I loved how the fried oyster roll is constantly considered a “special” and included on the chalkboard.  It has literally never not been a “special” when we’ve gone.  It is always on the chalkboard.  Always.  Can they just go ahead and put it on the laminated menu, or what?  I mean, you have a blog!

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Joe’s Ginger

Eats Meats West is just not that into soup dumplings.  Or at least, we’ve never had any that really spoke to us in a transcendent way, as they seem to come off when so many others describe the ones from Joe’s Ginger and Joe’s Shanghai.  They’re just a generic meatball with some melted gelatinous broth.  Big whoop.  But I digress, and I’ve covered this already in great detail.

Let’s back up a bit: The day was Chinese New Year, and it was fast becoming the year of the tiger.

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Shake Shack

Why it’s taken this long for EMW to write-up Shake Shack, no one can really say.  Perhaps it’s just been ass-cold this winter, and eating hot dogs and burgers in the middle of a snow-covered park in the middle of Manhattan isn’t all the appealing.

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Jing Fong

Joining our 4 train on the way to Chinatown was a man playing Whitney at top volume through his cell phone.  And not an iPhone, a Blackberry, or even generic featurephone. Like straight up a random cell phone.  No headphones, no preaching to accompany it – just straight up holding his cell phone to his ear blasting the theme fromThe Bodyguard while we all pretended not to notice.  Had he been obviously of the ‘mo variety, I might have let this kind of thing go.  You know, maybe he’s like returning from a fruitful night of hooking it.  But he wasn’t.  He seemed otherwise very normal.  In fact, he was slightly scary in his city “realness.”

There’s nowhere to hide.

Don’t make me close one more door.

I don’t want to hurt anymore.

Stay in my arms if you dare.

Something something soprano screaming up and down the scales!

I have nothing.  Nothing.  Nothiiinnng…if I don’t have youuuu.

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Meaty, Meaty Breakfast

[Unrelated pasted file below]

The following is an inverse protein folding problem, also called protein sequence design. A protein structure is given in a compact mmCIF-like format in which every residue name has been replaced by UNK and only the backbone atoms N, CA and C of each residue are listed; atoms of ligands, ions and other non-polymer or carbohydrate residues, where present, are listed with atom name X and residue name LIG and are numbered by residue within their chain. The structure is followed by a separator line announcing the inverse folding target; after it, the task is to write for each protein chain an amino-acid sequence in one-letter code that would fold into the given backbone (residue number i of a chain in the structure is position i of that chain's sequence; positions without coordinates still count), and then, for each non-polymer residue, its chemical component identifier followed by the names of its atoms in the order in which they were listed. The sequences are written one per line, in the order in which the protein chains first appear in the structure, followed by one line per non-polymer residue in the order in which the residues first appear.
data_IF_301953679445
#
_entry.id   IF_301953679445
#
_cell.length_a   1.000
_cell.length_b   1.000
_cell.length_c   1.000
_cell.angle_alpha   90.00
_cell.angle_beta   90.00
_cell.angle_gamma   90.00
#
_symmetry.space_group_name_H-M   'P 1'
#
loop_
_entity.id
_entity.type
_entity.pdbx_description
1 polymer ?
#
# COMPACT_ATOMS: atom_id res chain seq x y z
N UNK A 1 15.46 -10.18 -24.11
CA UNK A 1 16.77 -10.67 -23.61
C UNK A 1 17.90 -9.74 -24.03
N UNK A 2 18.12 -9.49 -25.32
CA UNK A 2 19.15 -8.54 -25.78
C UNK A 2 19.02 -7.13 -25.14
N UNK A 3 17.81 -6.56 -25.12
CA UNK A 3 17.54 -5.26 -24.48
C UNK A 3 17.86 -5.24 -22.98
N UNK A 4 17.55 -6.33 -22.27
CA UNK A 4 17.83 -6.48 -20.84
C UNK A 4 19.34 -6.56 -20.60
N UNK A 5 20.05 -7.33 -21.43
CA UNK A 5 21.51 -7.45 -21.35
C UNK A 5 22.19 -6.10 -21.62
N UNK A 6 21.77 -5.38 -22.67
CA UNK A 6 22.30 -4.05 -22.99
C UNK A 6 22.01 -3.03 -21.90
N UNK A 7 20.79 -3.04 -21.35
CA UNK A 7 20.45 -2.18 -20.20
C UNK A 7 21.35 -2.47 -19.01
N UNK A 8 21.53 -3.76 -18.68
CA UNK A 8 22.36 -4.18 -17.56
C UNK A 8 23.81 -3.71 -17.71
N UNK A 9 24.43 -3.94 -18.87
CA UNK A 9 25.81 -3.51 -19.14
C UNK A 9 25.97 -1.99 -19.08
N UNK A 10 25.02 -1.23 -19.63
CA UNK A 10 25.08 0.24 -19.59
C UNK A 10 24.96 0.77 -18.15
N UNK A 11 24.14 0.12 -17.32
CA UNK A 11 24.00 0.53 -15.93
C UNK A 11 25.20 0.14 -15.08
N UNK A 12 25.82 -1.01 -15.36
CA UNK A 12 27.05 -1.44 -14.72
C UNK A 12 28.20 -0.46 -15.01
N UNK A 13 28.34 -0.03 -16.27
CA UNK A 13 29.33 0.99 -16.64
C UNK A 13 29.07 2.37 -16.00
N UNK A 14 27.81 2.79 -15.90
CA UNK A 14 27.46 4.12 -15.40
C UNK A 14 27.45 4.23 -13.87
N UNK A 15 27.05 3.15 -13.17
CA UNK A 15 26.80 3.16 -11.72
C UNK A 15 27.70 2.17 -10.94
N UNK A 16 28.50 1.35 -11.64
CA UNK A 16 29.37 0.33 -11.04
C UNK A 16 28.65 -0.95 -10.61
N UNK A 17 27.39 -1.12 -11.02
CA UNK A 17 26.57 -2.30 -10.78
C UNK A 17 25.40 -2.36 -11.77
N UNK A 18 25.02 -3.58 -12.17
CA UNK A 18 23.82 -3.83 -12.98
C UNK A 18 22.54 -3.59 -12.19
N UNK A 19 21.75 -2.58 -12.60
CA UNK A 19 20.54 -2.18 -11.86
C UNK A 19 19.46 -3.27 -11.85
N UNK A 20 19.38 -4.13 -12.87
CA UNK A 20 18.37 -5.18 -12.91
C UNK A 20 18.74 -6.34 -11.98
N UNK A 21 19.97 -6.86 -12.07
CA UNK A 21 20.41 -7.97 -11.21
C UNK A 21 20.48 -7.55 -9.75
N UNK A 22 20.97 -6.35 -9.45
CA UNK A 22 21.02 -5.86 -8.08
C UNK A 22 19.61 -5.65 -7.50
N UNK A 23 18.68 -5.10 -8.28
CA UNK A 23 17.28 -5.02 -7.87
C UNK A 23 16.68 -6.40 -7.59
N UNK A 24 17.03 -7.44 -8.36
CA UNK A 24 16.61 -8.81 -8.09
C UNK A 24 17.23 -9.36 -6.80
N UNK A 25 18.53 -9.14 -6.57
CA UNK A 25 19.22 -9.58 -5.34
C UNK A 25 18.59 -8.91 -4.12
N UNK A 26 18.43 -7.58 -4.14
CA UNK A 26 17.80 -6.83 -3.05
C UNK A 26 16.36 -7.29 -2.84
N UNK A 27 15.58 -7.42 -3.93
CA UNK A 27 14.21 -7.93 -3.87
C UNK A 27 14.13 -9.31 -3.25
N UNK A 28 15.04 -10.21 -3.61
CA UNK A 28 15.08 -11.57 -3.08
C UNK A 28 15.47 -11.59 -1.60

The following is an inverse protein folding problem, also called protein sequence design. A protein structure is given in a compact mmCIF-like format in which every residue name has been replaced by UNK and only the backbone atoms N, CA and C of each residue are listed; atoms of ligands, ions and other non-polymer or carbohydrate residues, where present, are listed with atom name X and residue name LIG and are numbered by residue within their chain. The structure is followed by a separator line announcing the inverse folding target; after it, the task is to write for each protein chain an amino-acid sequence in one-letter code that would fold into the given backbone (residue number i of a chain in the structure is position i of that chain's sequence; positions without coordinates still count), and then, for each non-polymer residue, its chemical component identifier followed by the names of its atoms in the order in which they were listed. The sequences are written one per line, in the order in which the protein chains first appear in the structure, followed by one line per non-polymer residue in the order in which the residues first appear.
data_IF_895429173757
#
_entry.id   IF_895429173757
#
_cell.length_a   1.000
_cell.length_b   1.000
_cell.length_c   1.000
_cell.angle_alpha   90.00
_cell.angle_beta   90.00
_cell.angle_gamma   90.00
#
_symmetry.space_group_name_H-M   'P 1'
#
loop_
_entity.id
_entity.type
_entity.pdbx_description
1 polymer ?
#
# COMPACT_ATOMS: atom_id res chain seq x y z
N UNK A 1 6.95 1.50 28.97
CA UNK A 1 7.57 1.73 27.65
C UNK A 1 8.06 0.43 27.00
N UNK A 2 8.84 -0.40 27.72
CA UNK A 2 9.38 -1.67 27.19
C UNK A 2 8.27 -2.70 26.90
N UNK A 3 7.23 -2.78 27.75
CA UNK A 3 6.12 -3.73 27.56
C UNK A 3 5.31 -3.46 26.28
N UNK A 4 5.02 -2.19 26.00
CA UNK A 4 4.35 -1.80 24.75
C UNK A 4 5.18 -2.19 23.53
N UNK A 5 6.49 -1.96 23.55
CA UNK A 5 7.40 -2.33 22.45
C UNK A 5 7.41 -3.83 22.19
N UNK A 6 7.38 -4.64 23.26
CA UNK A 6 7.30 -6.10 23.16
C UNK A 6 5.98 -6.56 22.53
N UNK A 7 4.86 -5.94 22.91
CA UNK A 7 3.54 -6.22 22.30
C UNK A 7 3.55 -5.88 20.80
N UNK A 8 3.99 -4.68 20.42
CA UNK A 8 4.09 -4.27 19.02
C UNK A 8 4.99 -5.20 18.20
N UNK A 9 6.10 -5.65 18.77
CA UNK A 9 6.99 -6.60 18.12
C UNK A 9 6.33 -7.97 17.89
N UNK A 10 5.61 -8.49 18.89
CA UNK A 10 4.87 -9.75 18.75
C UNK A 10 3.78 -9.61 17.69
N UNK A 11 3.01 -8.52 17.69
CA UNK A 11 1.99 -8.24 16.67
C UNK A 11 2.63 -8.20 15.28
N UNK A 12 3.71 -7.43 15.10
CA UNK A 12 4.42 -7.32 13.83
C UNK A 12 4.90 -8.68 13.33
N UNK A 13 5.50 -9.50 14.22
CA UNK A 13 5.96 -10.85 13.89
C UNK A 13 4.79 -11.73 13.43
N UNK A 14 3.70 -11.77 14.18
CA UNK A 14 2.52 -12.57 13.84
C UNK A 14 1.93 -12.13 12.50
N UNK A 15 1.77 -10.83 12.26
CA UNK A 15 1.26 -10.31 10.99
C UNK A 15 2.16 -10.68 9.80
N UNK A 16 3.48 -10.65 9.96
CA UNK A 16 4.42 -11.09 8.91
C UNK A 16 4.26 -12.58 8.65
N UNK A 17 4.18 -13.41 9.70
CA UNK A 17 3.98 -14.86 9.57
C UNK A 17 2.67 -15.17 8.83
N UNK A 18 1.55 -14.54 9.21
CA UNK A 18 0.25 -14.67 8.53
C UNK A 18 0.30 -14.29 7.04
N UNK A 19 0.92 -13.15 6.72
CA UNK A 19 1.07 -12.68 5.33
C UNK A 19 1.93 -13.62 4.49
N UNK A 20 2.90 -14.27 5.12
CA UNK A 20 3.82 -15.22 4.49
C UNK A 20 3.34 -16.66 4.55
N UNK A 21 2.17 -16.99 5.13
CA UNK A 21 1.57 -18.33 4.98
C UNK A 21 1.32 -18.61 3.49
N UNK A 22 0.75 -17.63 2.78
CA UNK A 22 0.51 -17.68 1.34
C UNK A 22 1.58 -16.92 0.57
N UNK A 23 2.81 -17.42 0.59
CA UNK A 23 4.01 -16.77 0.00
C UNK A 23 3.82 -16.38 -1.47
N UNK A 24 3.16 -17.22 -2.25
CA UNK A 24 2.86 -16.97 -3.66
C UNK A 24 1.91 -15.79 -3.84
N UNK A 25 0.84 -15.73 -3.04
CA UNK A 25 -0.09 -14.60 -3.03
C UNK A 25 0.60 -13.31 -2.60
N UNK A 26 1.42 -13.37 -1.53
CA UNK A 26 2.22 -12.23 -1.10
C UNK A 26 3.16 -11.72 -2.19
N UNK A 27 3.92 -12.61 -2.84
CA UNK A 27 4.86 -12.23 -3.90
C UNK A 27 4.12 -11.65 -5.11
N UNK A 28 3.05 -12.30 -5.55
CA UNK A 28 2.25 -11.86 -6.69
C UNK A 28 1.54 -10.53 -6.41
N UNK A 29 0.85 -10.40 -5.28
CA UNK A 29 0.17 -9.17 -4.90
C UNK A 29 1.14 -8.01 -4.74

Mmm; meaty, meaty breakfasts are the best!  The more meat the better.  The meat in question being turkey kielbasa, which yes, is a bit of a cop-out.  After last failing to watch a hashclosely enough, we thought we’d give it another try here at EMW.  Plus, we’d received these nifty silicone poaching pouches for Christmas and needed an excuse to try them out.  Note to self: read directions first.  Apparently, you have to spray them with oil before cracking the egg, because otherwise it’s difficult to get the egg out.  Also, the oil possibly distributes the heat better.  I was a little scared to undercook these, and the tops looked so runny the whole time, that I actually overcooked them.  “Why is the hash in a ring formation in the pan,” you ask?  It’s definitely a neurosis, but some part of me believes the interior of the pan is just that much hotter than the rest.  You want the food to cook as evenly as is technically possible.  “Evenly” being the key word.  And yes, that is a cat hair.  They’re everywhere.  Get over it.

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The Grocery

This was going to be EMW’s first post about Prime Meats, but when Funny Nurse and I arrived at 6pm we were told the wait was an hour to an hour and a half.  Hell to the fucking no.  That’s almost as bad as Trader Joe’s!  We naively lingered in the entrance area for a hot second while some random visiting mom gave her phone number to the maître’d; apparently, she was going to wait.  The point when they started to bond over her 317 Syracuse area code was the point when we realized it was just not in the cards.  We scurried across the street over to Buttermilk Channel, which is actually not very high on my list, and they too were full.  Nearly about to call it quits and eat in, FN and I gave The Grocery a call.

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Mary’s Fish Camp